Editor’s note: This is Part 3 of our Vermont Voices Series.
The former teacher and Navy veteran who made a splash last year with his “I can no longer teach” op-ed has thrown his hat in the ring to become Vermont’s next governor.
Last November, Charles “Chuck” Laramie, of Fair Haven, announced that he was retiring from teaching because the classroom environment had become too toxic.
“Students no longer listen to, nor do they respect, the adults who teach them. Nor do they listen to or respect the administrators who are expected to enforce the rules that make the school climate one where students feel safe and free to learn,” he wrote in the op-ed.
His diatribe, which went viral on the internet, laid the blame in part on lax discipline in schools and at home: “Students have no reason to fear the consequences that might be imposed by those in a position of authority. This is because there are few if any consequences for their behaviors in school or, it would seem, at home. Students see this on a daily basis.”
Speaking this week in an interview with True North Reports, Laramie explained how his frustrations as a teacher influenced him to get out of education and run for office as an independent.
True North Reports: How did the success of your op-ed influence you to get involved in politics?
Laramie: I spoke with Governor Scott in his office on April 5 after I had written that article. He agreed to see me and so we sat down for an hour and talked about education, because Mr. Scott often says that Vermont has one of the best education systems in the country. And I just wanted him to understand that wasn’t really the truth, we don’t have the best education. We do spend the most on education, but the Vermont people certainly aren’t getting what they pay for.
He had asked me if I had contacted the legislature, and I told him I had. And he asked me what they said, and their words, specifically, were, ‘What do you expect us to do about it?’ It was the head of the of the education committee for the House.
TNR: What are some of the troubling trends you were seeing in schools?
Laramie: We have kids graduating from high school who don’t have any job skills; they don’t have any skills at all and we need to change that. And how we would change that, first of all, we would remove cell phones from schools. There’s been a number of studies on that which have just come out this summer that indicate cell phones are detrimental to education. Kids aren’t being educated and they’re on their phones 24/7. In school they are watching movies, they’re playing video games, they’re fighting with their boyfriend or girlfriend in the next class, they’re calling mom. Teachers will tell you cell phones have to go.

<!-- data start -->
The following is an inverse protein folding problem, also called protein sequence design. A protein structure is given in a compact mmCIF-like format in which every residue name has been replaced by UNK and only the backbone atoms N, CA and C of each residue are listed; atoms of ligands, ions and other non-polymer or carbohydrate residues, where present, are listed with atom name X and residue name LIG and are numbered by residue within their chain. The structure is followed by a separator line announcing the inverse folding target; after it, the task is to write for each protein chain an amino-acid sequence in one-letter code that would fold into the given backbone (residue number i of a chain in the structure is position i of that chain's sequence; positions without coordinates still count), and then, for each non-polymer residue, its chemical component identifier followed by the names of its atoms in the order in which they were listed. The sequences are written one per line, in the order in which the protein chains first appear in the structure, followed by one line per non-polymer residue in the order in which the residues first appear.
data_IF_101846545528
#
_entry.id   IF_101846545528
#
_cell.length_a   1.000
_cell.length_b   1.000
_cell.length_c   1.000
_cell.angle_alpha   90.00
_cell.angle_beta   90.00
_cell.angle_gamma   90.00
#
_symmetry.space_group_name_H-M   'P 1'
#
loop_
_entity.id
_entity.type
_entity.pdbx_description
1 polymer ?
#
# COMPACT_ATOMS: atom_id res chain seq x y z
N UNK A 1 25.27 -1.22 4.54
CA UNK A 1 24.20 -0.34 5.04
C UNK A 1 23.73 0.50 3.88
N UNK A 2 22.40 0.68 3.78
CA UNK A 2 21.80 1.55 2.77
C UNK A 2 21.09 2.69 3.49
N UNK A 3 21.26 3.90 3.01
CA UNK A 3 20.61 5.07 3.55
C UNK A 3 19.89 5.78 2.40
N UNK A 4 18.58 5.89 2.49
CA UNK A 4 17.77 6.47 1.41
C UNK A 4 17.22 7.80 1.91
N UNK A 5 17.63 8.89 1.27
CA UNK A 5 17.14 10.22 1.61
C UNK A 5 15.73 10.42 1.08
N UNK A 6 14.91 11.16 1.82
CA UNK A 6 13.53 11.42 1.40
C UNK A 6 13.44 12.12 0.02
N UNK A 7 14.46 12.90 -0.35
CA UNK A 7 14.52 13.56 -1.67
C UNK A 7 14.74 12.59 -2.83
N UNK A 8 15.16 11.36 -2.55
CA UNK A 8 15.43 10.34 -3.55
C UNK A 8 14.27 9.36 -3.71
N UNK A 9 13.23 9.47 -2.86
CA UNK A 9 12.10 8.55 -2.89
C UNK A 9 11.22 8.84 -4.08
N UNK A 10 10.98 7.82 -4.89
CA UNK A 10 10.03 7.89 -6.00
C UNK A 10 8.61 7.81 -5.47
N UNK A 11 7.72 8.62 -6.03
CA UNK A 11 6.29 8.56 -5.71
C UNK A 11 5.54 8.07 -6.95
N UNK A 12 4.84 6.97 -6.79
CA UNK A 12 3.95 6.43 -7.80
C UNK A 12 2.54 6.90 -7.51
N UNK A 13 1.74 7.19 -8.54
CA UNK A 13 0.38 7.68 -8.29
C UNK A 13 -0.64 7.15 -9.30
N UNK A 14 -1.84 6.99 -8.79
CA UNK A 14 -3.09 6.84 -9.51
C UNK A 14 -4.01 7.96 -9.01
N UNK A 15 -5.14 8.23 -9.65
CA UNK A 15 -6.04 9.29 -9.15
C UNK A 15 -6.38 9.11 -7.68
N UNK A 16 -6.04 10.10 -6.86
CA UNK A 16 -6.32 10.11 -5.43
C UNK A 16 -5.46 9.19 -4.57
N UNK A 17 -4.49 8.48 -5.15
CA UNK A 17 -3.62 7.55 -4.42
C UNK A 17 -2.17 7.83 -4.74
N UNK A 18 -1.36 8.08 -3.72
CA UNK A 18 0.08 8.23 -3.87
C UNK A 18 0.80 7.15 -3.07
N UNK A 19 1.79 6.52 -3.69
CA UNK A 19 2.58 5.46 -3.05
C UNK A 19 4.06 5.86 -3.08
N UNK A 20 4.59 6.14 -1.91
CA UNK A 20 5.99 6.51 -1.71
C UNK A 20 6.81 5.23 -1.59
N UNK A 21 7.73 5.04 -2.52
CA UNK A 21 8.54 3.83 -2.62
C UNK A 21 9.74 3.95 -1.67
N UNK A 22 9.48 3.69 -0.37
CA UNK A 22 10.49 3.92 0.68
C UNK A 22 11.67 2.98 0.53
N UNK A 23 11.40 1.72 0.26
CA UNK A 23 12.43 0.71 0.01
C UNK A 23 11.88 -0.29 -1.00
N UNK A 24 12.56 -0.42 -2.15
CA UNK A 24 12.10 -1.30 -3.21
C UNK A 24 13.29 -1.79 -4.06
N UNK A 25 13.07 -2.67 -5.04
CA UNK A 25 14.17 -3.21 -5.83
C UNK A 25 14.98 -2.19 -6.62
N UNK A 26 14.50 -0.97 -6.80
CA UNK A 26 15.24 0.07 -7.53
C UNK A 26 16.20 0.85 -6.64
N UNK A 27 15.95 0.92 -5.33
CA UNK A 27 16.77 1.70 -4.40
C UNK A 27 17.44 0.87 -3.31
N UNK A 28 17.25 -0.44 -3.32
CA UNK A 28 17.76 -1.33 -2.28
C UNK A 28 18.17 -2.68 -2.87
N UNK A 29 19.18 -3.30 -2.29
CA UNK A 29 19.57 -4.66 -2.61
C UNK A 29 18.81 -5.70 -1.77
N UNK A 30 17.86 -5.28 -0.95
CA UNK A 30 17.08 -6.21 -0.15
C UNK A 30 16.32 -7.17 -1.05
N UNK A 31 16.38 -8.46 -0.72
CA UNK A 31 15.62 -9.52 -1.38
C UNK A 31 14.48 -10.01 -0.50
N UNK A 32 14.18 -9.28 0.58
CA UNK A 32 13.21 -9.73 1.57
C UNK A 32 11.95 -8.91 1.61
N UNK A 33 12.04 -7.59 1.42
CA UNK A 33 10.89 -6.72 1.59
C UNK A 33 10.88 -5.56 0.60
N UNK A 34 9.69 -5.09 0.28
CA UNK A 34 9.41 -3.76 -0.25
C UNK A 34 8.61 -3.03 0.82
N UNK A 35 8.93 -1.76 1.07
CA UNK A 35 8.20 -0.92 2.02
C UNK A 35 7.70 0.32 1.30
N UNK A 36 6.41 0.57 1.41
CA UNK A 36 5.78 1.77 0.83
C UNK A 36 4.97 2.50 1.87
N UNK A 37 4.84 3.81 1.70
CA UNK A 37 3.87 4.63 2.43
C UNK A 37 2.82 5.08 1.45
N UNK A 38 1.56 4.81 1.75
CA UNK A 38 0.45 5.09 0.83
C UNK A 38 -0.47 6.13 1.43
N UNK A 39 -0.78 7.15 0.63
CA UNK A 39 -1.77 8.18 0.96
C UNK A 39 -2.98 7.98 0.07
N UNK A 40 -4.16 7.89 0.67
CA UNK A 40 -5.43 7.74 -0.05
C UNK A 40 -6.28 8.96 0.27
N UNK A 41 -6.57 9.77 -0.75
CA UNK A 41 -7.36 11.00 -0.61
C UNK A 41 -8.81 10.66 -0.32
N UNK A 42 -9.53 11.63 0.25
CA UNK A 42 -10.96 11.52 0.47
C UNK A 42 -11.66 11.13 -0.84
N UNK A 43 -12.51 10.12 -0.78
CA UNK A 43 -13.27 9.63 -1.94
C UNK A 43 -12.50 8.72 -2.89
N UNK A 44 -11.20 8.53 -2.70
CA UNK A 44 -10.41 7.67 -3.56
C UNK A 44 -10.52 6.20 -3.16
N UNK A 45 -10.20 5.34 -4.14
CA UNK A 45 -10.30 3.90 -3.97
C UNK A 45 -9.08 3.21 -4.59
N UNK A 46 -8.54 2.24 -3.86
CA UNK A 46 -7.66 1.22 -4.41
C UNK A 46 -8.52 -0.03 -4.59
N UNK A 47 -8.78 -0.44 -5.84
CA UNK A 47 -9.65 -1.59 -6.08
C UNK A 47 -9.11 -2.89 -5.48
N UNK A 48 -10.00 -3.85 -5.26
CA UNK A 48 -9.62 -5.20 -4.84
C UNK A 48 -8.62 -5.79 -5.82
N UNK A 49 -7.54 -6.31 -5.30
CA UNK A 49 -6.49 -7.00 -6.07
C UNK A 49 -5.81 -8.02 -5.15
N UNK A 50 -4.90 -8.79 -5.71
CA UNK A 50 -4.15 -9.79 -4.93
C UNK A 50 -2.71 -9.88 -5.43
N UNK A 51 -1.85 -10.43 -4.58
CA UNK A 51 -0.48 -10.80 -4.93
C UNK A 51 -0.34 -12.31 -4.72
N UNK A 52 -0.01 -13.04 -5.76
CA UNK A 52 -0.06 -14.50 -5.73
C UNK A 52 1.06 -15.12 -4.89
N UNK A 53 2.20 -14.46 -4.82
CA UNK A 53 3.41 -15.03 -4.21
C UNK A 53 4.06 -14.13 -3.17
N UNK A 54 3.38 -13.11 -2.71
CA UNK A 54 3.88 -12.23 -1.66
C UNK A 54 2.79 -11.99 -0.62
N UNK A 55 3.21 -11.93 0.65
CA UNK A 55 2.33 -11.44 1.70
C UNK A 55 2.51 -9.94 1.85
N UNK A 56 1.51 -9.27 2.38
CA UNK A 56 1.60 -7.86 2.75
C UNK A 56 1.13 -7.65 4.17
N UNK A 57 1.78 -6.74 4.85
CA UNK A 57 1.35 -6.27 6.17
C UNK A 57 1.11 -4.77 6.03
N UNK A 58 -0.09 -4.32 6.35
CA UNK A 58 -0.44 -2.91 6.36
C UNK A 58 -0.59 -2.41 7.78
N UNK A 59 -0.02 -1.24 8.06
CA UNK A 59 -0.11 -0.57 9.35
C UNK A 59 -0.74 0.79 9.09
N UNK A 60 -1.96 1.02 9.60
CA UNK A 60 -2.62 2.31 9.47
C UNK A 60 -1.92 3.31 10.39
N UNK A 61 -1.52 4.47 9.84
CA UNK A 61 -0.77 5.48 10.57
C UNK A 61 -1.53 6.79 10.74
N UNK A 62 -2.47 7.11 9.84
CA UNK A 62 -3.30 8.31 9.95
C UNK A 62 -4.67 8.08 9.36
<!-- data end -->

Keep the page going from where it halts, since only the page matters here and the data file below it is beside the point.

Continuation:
TNR: In addition to education issues, Vermont continues to be one of the most expensive states in the nation to live and work. How will you help make Vermont more affordable again?
Laramie: We need to bring business into Vermont, obviously, right? Because that’s another thing — we need good paying jobs, and a lot of jobs are service work. That’s where a lot of people are finding jobs. Our unemployment is very low, but kids I talk to in Burlington, younger people, I mean they are working three jobs. They want to stay in Vermont, but they can’t pay their rent and their electric and heat.
If I’m elected I would support the $15 minimum wage, and I’ve even talked with small businessmen about this. The thing is, if you don’t have people who are able to afford anything, and all they are doing is living paycheck to paycheck, and you know they are not paying the bill this week so they are going to put it off until next week, they are not going to frequent a lot of small businesses, because they don’t have the money to do that.
TNR: What are your thoughts on health care in Vermont?
Laramie: We need a universal health care [system]. I have a friend of mine who’s paying $2,000 a month for a $2,500 deductible, and he has four kids. … And then I know another friend of mine who pays $900 a month for a $10,000 deductible. And they still think, “Well, I don’t know if universal health care is a thing because who’s gonna pay for it?” No matter how we decide to come up with this — and there are ways to do it — that $2,000 goes back into his pocket. All these businesses that have to cover medical for their workers, they don’t have to cover that anymore.
TNR: What are your views on gun rights in Vermont and the nation?
Laramie: I own guns myself. I own a couple rifles and a shotgun and a pistol, and I’m gonna keep those. The Second Amendment — I know not one word can be changed without 38 states agreeing to it, and I know that’s never gonna happen. So, I mean, it’s never going away — it’s impossible. … I’m not out to take anybody’s guns. I wouldn’t bring up any legislation to take away anybody’s guns or anything like that. If somebody has an AR-15, as far as I’m concerned they can keep their AR-15.